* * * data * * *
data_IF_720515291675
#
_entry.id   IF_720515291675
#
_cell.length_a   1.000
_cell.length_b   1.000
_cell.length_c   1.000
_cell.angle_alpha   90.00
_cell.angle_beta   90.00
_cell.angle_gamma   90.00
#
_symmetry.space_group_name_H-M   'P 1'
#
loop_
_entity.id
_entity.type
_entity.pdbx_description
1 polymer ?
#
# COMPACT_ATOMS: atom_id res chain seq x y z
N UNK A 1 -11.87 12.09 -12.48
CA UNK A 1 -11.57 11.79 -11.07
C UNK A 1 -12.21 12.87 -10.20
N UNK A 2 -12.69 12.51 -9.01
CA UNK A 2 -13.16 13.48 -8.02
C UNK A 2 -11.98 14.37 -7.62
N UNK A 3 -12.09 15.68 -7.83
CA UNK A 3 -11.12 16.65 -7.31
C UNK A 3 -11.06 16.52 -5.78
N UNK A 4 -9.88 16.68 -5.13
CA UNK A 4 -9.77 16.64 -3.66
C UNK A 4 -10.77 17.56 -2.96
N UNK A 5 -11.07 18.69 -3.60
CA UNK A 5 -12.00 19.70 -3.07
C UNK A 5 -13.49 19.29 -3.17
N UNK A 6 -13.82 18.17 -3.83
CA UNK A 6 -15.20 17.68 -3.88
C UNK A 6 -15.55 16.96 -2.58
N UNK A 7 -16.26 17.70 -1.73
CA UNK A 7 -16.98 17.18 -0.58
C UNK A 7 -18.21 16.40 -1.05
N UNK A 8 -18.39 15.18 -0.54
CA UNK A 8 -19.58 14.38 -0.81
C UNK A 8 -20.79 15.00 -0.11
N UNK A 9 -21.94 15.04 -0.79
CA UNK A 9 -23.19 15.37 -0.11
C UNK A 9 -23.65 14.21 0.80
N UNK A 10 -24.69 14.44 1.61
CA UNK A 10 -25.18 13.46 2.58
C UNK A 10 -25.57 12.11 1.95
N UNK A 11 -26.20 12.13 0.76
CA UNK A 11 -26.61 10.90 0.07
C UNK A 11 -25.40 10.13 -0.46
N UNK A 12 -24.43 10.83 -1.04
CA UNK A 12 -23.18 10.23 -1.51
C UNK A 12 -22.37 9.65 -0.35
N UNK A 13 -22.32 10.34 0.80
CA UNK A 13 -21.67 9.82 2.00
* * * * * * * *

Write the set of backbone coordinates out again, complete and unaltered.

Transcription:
data_IF_720515291675
#
_entry.id   IF_720515291675
#
_cell.length_a   1.000
_cell.length_b   1.000
_cell.length_c   1.000
_cell.angle_alpha   90.00
_cell.angle_beta   90.00
_cell.angle_gamma   90.00
#
_symmetry.space_group_name_H-M   'P 1'
#
loop_
_entity.id
_entity.type
_entity.pdbx_description
1 polymer ?
#
# COMPACT_ATOMS: atom_id res chain seq x y z
N UNK A 1 -11.87 12.09 -12.48
CA UNK A 1 -11.57 11.79 -11.07
C UNK A 1 -12.21 12.87 -10.20
N UNK A 2 -12.69 12.51 -9.01
CA UNK A 2 -13.16 13.48 -8.02
C UNK A 2 -11.98 14.37 -7.62
N UNK A 3 -12.09 15.68 -7.83
CA UNK A 3 -11.12 16.65 -7.31
C UNK A 3 -11.06 16.52 -5.78
N UNK A 4 -9.88 16.68 -5.13
CA UNK A 4 -9.77 16.64 -3.66
C UNK A 4 -10.77 17.56 -2.96
N UNK A 5 -11.07 18.69 -3.60
CA UNK A 5 -12.00 19.70 -3.07
C UNK A 5 -13.49 19.29 -3.17
N UNK A 6 -13.82 18.17 -3.83
CA UNK A 6 -15.20 17.68 -3.88
C UNK A 6 -15.55 16.96 -2.58
N UNK A 7 -16.26 17.70 -1.73
CA UNK A 7 -16.98 17.18 -0.58
C UNK A 7 -18.21 16.40 -1.05
N UNK A 8 -18.39 15.18 -0.54
CA UNK A 8 -19.58 14.38 -0.81
C UNK A 8 -20.79 15.00 -0.11
N UNK A 9 -21.94 15.04 -0.79
CA UNK A 9 -23.19 15.37 -0.11
C UNK A 9 -23.65 14.21 0.80
N UNK A 10 -24.69 14.44 1.61
CA UNK A 10 -25.18 13.46 2.58
C UNK A 10 -25.57 12.11 1.95
N UNK A 11 -26.20 12.13 0.76
CA UNK A 11 -26.61 10.90 0.07
C UNK A 11 -25.40 10.13 -0.46
N UNK A 12 -24.43 10.83 -1.04
CA UNK A 12 -23.18 10.23 -1.51
C UNK A 12 -22.37 9.65 -0.35
N UNK A 13 -22.32 10.34 0.80
CA UNK A 13 -21.67 9.82 2.00